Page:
1843 was not a good year for Charles Dickens. He had published two books Barnaby Rudge and Martin Chuzzlewit Both had very low sales. All of his work, up to that time had done very well on both sides of the Atlantic. The Pickwick papers, Oliver Twist, Nicholas Nickleby and The Old Curiosity Shop, had all been received with great fervor.
The Old Curiosity Shop, for example had sold over 100,000 copies. This may sound like a small number by today’s standards, but when you consider that literacy numbers of the 1800s, Dickens was selling to about a quarter of the reading public. Then there were the copies that were lent out so the total number of readers may have been much higher. The Old Curiosity Shop was so popular on both sides of the Atlantic, that when the main character, Little Nell, fell ill in one installment, there were people waiting on the docks in New York for the next installment and yelling to the sailors asking if Little Nell had lived.
It is important to note here how novels were published in the 1800s. Instead of the whole book being published at one time, novels were published by the chapter in magazines. After the book had ended, the whole book would then be published in a three volume set. If a book starts slow and then gains readership as it goes, the publisher makes money. If the book starts slow and numbers bought stayed to a minimum, this indeed, was a problem. And this was the problem Charles Dickens faced at the end of 1843.
Dickens, like many of us today, liked to spend beyond his means. He owed 3000 pounds to his publisher and with the last two books having done badly, the publisher was ready to drop Dickens salary in order to repay the debt. If the publisher decided they wanted payment in full Dickens would be bankrupt. Dickens was at his wits end. He believed his genius had left him and he would not write well again, but a miracle was about to take place.
Dickens was to speak in Manchester in April of that year. He was there to help raise funds for a theater which was very important for Manchester. The city was one of the worst in England, some even calling it the Gateway to hell. Educational levels were low and many were poor. The Athenaeum, the theater, was the cultural center of the city and the only place that both the working man and the upper class could get a small amount of art and beauty that is important to all people.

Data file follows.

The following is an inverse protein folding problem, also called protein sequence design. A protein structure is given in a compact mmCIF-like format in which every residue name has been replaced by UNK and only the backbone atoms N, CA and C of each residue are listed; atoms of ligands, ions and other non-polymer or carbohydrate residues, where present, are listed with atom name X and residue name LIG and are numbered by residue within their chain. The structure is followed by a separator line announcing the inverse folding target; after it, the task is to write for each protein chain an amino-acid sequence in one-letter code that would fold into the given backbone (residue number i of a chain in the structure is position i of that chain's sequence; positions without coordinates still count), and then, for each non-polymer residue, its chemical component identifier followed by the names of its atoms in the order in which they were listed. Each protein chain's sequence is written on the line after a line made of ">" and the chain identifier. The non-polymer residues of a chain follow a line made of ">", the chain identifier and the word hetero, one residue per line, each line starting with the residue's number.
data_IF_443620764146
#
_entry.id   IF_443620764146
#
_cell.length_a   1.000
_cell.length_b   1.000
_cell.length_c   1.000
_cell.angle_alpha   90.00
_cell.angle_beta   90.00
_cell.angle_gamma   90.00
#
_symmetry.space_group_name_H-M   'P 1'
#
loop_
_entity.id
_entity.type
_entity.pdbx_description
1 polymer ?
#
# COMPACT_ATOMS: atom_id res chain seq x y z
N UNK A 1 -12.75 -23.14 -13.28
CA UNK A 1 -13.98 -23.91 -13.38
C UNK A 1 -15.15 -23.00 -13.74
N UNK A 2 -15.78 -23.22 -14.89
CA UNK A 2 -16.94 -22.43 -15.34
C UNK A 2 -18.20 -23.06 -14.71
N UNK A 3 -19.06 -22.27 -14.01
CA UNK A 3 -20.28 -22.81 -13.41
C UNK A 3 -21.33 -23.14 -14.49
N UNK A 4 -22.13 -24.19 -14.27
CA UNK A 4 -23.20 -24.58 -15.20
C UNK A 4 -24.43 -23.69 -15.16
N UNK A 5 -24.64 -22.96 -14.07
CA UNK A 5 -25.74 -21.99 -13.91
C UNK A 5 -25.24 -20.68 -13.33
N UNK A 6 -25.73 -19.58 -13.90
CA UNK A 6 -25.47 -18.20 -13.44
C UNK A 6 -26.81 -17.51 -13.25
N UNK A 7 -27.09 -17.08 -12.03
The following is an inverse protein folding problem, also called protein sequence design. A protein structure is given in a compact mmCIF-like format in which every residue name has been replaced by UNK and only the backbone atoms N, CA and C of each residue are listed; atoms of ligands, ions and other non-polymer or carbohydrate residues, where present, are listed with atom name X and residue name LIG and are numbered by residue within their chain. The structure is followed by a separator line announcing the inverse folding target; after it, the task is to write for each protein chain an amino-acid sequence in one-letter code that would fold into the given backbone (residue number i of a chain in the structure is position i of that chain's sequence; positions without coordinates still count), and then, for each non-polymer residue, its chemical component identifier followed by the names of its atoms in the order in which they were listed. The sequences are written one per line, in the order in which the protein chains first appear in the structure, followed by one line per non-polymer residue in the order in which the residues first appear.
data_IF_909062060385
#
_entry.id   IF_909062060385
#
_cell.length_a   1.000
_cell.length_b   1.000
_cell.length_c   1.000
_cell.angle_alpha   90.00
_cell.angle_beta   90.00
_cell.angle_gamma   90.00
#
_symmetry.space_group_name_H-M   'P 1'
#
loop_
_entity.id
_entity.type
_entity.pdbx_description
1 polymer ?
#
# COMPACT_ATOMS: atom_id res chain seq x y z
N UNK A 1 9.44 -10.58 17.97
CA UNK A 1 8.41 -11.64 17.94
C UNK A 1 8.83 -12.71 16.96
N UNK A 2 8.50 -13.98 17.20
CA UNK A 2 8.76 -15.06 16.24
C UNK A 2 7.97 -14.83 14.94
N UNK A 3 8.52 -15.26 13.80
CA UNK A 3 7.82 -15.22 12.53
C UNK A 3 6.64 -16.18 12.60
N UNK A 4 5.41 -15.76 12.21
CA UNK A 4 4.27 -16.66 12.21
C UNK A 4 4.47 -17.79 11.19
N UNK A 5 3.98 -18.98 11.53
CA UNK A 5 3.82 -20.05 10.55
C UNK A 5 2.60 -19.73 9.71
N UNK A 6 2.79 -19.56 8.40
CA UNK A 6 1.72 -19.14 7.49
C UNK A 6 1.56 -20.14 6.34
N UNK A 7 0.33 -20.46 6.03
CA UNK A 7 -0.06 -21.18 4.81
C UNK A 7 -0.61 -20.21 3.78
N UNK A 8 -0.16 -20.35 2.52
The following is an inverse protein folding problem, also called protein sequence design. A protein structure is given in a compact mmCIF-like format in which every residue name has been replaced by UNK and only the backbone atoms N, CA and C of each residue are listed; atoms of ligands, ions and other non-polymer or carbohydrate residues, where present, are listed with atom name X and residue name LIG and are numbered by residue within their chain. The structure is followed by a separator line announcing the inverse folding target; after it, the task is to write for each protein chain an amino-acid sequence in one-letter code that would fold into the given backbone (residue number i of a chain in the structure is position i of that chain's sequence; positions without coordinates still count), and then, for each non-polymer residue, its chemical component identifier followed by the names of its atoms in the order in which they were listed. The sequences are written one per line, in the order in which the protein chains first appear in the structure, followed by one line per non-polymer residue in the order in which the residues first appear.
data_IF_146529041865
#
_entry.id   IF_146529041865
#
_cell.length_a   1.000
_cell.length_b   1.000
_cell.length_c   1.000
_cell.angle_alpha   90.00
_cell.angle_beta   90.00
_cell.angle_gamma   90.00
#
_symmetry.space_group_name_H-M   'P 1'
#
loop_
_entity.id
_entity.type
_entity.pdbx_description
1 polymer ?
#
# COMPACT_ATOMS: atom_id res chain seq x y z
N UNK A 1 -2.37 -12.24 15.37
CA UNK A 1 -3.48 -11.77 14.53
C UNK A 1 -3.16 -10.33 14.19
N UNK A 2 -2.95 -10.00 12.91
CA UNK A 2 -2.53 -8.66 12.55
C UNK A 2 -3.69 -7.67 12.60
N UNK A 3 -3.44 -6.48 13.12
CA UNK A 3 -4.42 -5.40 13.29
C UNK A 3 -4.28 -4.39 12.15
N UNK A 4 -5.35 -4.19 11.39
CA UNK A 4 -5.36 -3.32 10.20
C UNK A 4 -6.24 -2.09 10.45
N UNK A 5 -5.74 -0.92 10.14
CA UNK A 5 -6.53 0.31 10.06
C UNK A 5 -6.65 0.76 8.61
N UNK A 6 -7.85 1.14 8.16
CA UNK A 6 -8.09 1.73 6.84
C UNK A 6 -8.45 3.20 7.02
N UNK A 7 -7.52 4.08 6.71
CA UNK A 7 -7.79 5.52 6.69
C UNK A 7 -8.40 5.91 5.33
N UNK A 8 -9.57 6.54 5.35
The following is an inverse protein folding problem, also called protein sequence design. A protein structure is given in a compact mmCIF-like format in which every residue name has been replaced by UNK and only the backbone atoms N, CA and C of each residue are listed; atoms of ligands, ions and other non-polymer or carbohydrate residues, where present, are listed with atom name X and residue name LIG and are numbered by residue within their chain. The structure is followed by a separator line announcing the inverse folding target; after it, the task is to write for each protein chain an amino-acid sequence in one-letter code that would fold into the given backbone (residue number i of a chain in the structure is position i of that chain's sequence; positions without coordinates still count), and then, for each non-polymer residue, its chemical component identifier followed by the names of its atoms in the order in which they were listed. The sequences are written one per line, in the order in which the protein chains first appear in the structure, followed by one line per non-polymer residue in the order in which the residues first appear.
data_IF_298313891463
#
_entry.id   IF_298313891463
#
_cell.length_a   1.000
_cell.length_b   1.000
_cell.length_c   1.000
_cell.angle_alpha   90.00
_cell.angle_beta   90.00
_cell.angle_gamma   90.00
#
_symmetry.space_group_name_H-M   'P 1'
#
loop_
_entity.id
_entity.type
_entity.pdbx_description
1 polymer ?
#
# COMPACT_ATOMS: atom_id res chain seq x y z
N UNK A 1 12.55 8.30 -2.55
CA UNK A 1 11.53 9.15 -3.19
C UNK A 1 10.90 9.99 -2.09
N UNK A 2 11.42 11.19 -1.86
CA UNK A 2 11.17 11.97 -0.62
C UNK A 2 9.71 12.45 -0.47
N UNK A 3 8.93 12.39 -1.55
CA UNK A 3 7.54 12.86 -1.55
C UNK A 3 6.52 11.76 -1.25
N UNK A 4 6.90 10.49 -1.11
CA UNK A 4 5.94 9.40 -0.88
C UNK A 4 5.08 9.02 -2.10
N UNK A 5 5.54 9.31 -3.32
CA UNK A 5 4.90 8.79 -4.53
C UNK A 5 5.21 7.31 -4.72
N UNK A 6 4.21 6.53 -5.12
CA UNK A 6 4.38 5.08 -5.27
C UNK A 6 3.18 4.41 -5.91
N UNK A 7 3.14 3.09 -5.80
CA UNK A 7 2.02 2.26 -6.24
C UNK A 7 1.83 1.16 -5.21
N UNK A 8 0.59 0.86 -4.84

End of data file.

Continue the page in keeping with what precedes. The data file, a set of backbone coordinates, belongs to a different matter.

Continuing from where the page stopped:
Dickens topic that night was on the need for more education and to help relieve the distress of the poor. His talk did very well and the Athenaeum was saved. The lecture Dickens gave though would begin to wake something up in his mind. He began to think of Ignorance and want and slowly a story began to take shape in his head and A Christmas Carol was conceived.
The author came home very excited and began to write in earnest. His children, friends and household staff could hear him both weeping and laughing as he wrote and he would take long walks at night to think more about the project. It took a total of 6 weeks for A Christmas Carol to be written and Dickens was very pleased with the outcome, however his publishers were not, and they were leery about publishing the work. Dickens believed so much in the book that he decided to publish it himself.
A Christmas Carol, he decided, would be printed, not in installment form, but in a single volume which he designed himself. The cover was red, the title embossed in gold and the illustrations, which were created by John Leech, were to be in color. He made the price affordable and released the book on December 17, 1843. It took at exactly four days for the book to sell out.
Dickens was ecstatic. He gave parties for Christmas and New Years to celebrate his success. All the reviews that came in were glowing. He felt more himself again and back on track with his career.